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Enabling LucidLogix Virtu

For this demonstration, we used the ASUS P8Z68-V Pro as the GIGABYTE does not have Virtu onboard. To experience the benefits of Virtu, enter the BIOS, locate, and enable the LucidLogix Virtu option. Simply save the settings and boot back in to the OS. Windows should now prompt you to install the “video controller” driver needed to initialize the IGP. If not, manually install the video driver through the hardware management.

Once it’s installed, it’ll look exactly like this. Clicking the “ON” button activates Virtu. Now, you have the benefits of Intel Quick Sync for some super quick transcoding on supported apps while playing a few rounds of your favorite game title on the other monitor. We observed a resource load increase of about 10 to 35% while transcoding a 1GB video to 720p and running Battlefield Bad Company 2. Your resource load will vary depending on what you’re actually doing and playing. Of course, if one isn’t doing anything with INTEL Quick Sync, then there is no additonal system load as the IGP is effectively turned off.

Benchmark Suite Notes

To demonstrate the tangible benefits of the new Z68 chipset using Intel’s 311 series SSD, we’ll be using Sysmark 2007 under stock settings. Sysmark performance can be effected by the performance level of the SSD and its ability to cache data. We’ll revisit this again later in a small SSD performance comparison. Preliminary testing thus far points to the best value being found in SSDS sized from 20 to 64GBs. That means that you shouldn’t run out and waste your money buying a 128GB SSD as the maximum cache size supported is only 64GB anyway.

Even though Z68 overclocking isn’t included in Sysmark scores, we have been looking into it and have a small spoiler in advance of our round up. Preliminary overclocking on the ASUS P8Z68-V Pro at 1.45 volts pushed the CPU to 4.6GHz. The GIGABYTE Z68X-UD5-B3 on the other hand pushed the CPU to just about 4.5GHz with the same voltage. While the GIGABYTE is positioned as the premium offering, our preliminary look is saying otherwise. But we will be back with a final verdict a little later.

We’re sure you would like to see how some of the other Z68 motherboard options out there stack up and we’re happy to bring them to you very soon in our upcoming round up. For now, let’s get to Sysmark and see what Intel Smart Response does for us.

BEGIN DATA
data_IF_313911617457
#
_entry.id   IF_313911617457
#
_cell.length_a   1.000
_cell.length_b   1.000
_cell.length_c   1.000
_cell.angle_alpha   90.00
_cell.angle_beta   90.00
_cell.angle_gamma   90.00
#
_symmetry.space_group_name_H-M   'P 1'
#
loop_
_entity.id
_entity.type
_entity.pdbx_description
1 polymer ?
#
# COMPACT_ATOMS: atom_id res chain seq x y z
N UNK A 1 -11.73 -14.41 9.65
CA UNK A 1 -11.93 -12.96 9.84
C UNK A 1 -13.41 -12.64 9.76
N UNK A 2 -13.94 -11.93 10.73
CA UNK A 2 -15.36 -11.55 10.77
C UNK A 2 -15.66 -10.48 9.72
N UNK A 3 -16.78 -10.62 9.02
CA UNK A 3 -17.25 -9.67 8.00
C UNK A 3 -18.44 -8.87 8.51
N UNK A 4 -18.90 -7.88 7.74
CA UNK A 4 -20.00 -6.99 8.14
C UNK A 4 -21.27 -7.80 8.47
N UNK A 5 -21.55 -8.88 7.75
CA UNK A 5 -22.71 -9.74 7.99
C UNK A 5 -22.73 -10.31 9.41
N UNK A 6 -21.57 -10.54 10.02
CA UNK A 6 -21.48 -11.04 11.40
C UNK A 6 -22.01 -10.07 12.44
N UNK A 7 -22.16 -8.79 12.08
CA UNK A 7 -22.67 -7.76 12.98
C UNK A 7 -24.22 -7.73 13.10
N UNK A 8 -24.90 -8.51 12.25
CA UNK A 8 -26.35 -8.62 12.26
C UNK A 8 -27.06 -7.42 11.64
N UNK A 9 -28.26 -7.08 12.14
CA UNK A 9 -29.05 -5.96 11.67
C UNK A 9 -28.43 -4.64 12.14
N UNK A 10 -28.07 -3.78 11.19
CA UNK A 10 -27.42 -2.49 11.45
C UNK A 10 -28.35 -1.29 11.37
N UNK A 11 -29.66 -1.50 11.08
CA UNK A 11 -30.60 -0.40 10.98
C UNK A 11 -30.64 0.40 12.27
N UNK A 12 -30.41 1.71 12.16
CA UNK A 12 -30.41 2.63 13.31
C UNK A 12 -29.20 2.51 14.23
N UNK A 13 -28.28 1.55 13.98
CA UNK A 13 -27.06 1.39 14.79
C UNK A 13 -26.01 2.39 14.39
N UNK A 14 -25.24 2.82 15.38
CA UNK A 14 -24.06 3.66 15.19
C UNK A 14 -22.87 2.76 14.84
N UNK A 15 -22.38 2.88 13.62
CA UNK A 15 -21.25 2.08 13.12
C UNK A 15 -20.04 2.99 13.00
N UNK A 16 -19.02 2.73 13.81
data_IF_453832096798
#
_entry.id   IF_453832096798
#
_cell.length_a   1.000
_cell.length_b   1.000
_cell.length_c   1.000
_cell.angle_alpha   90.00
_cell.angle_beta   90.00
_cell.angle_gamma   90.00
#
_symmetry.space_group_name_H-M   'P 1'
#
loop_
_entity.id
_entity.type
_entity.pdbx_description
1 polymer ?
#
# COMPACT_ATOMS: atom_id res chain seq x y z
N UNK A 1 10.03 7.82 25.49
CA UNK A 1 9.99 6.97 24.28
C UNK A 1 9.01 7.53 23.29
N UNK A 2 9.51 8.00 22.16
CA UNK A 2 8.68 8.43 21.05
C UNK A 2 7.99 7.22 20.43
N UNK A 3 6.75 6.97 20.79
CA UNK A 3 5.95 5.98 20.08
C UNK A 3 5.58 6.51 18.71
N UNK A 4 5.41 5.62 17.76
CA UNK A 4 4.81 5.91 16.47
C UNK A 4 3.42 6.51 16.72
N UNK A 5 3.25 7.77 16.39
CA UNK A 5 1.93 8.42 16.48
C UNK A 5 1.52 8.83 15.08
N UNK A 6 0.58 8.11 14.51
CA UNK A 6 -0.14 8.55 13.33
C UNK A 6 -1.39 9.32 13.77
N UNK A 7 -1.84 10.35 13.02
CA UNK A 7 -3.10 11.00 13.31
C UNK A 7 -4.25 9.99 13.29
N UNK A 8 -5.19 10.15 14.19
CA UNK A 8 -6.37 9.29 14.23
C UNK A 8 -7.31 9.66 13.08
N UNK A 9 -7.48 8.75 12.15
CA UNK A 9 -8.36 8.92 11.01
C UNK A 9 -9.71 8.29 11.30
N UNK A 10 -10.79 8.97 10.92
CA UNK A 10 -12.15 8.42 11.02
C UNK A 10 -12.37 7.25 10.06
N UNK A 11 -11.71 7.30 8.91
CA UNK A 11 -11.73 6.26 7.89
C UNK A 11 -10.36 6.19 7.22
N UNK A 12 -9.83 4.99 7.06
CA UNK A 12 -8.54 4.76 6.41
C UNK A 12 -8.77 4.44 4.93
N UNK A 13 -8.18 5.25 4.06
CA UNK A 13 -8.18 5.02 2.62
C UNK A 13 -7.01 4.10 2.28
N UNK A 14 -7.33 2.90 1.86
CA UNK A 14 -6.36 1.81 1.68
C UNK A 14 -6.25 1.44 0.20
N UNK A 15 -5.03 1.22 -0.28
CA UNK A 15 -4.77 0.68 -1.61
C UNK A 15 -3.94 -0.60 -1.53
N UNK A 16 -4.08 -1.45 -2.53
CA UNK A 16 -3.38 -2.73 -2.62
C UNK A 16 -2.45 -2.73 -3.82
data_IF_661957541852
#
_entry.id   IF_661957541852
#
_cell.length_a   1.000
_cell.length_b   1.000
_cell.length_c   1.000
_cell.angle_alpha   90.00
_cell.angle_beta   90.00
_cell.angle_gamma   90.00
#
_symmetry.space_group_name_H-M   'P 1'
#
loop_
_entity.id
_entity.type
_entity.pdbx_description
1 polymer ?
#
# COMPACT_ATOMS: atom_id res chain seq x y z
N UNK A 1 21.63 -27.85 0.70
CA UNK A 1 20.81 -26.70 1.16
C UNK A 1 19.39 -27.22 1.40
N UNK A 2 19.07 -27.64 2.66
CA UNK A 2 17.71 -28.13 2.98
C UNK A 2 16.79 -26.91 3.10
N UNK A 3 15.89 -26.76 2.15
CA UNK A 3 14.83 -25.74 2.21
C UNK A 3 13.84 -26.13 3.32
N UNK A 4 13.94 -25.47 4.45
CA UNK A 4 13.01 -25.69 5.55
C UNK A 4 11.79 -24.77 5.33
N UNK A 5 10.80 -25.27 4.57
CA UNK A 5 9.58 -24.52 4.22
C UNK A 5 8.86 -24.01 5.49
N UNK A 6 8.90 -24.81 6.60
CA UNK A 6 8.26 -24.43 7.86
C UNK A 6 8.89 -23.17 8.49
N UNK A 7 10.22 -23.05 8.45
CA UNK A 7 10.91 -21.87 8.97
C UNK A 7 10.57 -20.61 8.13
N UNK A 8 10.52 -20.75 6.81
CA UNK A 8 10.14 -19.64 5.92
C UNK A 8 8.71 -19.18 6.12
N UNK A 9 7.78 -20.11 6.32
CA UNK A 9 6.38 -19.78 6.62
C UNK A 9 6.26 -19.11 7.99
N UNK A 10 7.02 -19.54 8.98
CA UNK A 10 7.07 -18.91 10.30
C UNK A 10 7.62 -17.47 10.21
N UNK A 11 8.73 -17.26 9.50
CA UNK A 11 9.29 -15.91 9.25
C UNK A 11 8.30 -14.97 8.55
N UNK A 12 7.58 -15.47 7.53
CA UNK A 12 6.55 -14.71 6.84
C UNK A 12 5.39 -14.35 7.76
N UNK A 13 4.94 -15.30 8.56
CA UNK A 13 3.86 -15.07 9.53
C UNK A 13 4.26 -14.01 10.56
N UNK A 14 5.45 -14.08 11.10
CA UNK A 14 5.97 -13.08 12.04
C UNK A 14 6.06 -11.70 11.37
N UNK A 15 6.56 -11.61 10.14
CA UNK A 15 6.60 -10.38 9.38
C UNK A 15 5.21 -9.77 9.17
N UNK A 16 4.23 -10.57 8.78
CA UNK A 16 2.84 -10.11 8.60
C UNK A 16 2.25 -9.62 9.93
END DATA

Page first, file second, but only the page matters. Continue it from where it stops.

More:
Sysmark 2007

This program benchmarks a computer’s overall performance. E-Learning, Video Creation, Office Productivity, and 3D Modeling are all areas that are looked at and a score is given at the end of each test. The higher the score, the better of course.

E-Learning uses Adobe Flash to execute rich image, video, and audio in a web page presentation of learning materials. Video Creation creates a video rendering using special effects and images from multiple sources that are HD in content. Office Productivity uses common Microsoft Office applications used in communication, data processing, project management, and file manipulation. And, 3D Modeling, creates a flyby animation and photo-realistic building image using a large architectural presentation.

Your eyes do not deceive you. We reran triple iteration tests over and over with similar results each time. Without running Intel Smart Response, the stock Z68 systems are slightly faster than the P67. But, with the Intel 311 SD in Smart Response mode, the Z68 machine’s score were off the chart. In fact, the score improved upon each subsequent pass of the benchmark.

Here, you can see how the three systems perform without Intel Smart Response and the benefits of the 20GB SSD cache. Without the feature, we see a very different picture. It’s much slower overall, but still somewhat faster than the P67 system, which could merely be optimizations and better tuning in the newer Z68 platform. However, Sysmark doesn’t tell us how it does with 3D performance so we’ll be moving to 3DMark11 next.

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